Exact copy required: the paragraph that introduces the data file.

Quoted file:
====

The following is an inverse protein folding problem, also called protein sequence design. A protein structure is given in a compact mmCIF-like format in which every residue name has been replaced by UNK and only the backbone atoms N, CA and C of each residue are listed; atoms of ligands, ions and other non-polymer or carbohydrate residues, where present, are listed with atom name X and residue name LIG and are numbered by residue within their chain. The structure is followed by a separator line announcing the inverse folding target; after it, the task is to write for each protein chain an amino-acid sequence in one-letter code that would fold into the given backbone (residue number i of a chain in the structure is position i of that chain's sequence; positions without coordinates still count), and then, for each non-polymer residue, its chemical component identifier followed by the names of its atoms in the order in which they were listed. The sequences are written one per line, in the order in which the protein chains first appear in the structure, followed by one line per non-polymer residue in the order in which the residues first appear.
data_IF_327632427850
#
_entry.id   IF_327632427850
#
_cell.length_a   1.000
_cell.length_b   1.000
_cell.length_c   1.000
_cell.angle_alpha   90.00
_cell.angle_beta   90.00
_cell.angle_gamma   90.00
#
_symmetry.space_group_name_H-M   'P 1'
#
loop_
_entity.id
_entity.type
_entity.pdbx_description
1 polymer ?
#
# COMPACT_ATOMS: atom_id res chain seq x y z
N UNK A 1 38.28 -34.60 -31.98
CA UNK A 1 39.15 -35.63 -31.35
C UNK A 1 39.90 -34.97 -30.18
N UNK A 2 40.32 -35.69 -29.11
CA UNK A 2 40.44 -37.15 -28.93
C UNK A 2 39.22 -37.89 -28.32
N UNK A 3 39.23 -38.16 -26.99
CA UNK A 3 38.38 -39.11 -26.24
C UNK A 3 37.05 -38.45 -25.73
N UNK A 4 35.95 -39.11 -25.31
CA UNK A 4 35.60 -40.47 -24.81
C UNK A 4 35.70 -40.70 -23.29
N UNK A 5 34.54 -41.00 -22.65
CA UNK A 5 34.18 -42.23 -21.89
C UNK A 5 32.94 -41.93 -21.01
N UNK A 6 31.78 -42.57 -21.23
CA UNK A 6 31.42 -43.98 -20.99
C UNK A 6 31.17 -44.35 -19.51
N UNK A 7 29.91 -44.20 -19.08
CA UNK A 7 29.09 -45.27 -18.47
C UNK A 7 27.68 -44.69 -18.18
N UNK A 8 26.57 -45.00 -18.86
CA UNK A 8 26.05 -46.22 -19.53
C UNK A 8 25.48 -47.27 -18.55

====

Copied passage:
The following is an inverse protein folding problem, also called protein sequence design. A protein structure is given in a compact mmCIF-like format in which every residue name has been replaced by UNK and only the backbone atoms N, CA and C of each residue are listed; atoms of ligands, ions and other non-polymer or carbohydrate residues, where present, are listed with atom name X and residue name LIG and are numbered by residue within their chain. The structure is followed by a separator line announcing the inverse folding target; after it, the task is to write for each protein chain an amino-acid sequence in one-letter code that would fold into the given backbone (residue number i of a chain in the structure is position i of that chain's sequence; positions without coordinates still count), and then, for each non-polymer residue, its chemical component identifier followed by the names of its atoms in the order in which they were listed. The sequences are written one per line, in the order in which the protein chains first appear in the structure, followed by one line per non-polymer residue in the order in which the residues first appear.